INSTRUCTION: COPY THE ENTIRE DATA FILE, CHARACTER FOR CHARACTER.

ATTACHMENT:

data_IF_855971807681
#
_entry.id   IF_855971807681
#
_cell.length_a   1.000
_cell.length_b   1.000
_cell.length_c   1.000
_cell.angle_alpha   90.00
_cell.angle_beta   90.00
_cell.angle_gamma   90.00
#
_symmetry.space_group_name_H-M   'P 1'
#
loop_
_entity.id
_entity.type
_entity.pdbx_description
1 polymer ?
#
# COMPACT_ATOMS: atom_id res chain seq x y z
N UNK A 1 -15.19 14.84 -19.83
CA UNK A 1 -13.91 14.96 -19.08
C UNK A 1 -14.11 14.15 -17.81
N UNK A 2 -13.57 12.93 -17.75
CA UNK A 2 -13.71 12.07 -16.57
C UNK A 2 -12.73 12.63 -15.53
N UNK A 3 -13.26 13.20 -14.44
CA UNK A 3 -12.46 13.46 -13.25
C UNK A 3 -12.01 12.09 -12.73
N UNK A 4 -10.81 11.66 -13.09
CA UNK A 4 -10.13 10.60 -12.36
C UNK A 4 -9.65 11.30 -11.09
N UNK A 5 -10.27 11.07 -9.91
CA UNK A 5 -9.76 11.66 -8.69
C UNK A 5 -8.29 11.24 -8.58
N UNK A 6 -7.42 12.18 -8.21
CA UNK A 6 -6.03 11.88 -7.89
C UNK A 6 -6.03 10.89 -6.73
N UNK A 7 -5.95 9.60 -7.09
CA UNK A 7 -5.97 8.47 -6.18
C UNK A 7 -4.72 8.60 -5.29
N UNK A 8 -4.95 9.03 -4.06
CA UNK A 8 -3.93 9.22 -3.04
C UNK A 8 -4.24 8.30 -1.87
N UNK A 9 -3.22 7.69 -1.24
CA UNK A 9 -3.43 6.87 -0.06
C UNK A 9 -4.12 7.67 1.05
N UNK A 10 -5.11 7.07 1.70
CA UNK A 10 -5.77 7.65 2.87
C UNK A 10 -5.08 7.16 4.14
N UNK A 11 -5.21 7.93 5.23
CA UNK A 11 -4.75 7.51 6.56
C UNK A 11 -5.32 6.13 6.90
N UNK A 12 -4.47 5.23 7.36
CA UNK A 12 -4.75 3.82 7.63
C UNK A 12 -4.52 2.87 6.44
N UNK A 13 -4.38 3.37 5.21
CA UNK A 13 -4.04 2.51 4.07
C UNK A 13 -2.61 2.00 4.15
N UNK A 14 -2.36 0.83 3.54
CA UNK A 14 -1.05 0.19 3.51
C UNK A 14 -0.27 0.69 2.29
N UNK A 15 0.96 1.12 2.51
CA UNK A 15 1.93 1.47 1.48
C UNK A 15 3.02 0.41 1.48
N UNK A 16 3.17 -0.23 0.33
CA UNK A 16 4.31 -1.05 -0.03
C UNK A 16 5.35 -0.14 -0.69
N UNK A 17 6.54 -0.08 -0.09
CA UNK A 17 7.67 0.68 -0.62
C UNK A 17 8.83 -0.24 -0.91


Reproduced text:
data_IF_855971807681
#
_entry.id   IF_855971807681
#
_cell.length_a   1.000
_cell.length_b   1.000
_cell.length_c   1.000
_cell.angle_alpha   90.00
_cell.angle_beta   90.00
_cell.angle_gamma   90.00
#
_symmetry.space_group_name_H-M   'P 1'
#
loop_
_entity.id
_entity.type
_entity.pdbx_description
1 polymer ?
#
# COMPACT_ATOMS: atom_id res chain seq x y z
N UNK A 1 -15.19 14.84 -19.83
CA UNK A 1 -13.91 14.96 -19.08
C UNK A 1 -14.11 14.15 -17.81
N UNK A 2 -13.57 12.93 -17.75
CA UNK A 2 -13.71 12.07 -16.57
C UNK A 2 -12.73 12.63 -15.53
N UNK A 3 -13.26 13.20 -14.44
CA UNK A 3 -12.46 13.46 -13.25
C UNK A 3 -12.01 12.09 -12.73
N UNK A 4 -10.81 11.66 -13.09
CA UNK A 4 -10.13 10.60 -12.36
C UNK A 4 -9.65 11.30 -11.09
N UNK A 5 -10.27 11.07 -9.91
CA UNK A 5 -9.76 11.66 -8.69
C UNK A 5 -8.29 11.24 -8.58
N UNK A 6 -7.42 12.18 -8.21
CA UNK A 6 -6.03 11.88 -7.89
C UNK A 6 -6.03 10.89 -6.73
N UNK A 7 -5.95 9.60 -7.09
CA UNK A 7 -5.97 8.47 -6.18
C UNK A 7 -4.72 8.60 -5.29
N UNK A 8 -4.95 9.03 -4.06
CA UNK A 8 -3.93 9.22 -3.04
C UNK A 8 -4.24 8.30 -1.87
N UNK A 9 -3.22 7.69 -1.24
CA UNK A 9 -3.43 6.87 -0.06
C UNK A 9 -4.12 7.67 1.05
N UNK A 10 -5.11 7.07 1.70
CA UNK A 10 -5.77 7.65 2.87
C UNK A 10 -5.08 7.16 4.14
N UNK A 11 -5.21 7.93 5.23
CA UNK A 11 -4.75 7.51 6.56
C UNK A 11 -5.32 6.13 6.90
N UNK A 12 -4.47 5.23 7.36
CA UNK A 12 -4.75 3.82 7.63
C UNK A 12 -4.52 2.87 6.44
N UNK A 13 -4.38 3.37 5.21
CA UNK A 13 -4.04 2.51 4.07
C UNK A 13 -2.61 2.00 4.15
N UNK A 14 -2.36 0.83 3.54
CA UNK A 14 -1.05 0.19 3.51
C UNK A 14 -0.27 0.69 2.29
N UNK A 15 0.96 1.12 2.51
CA UNK A 15 1.93 1.47 1.48
C UNK A 15 3.02 0.41 1.48
N UNK A 16 3.17 -0.23 0.33
CA UNK A 16 4.31 -1.05 -0.03
C UNK A 16 5.35 -0.14 -0.69
N UNK A 17 6.54 -0.08 -0.09
CA UNK A 17 7.67 0.68 -0.62
C UNK A 17 8.83 -0.24 -0.91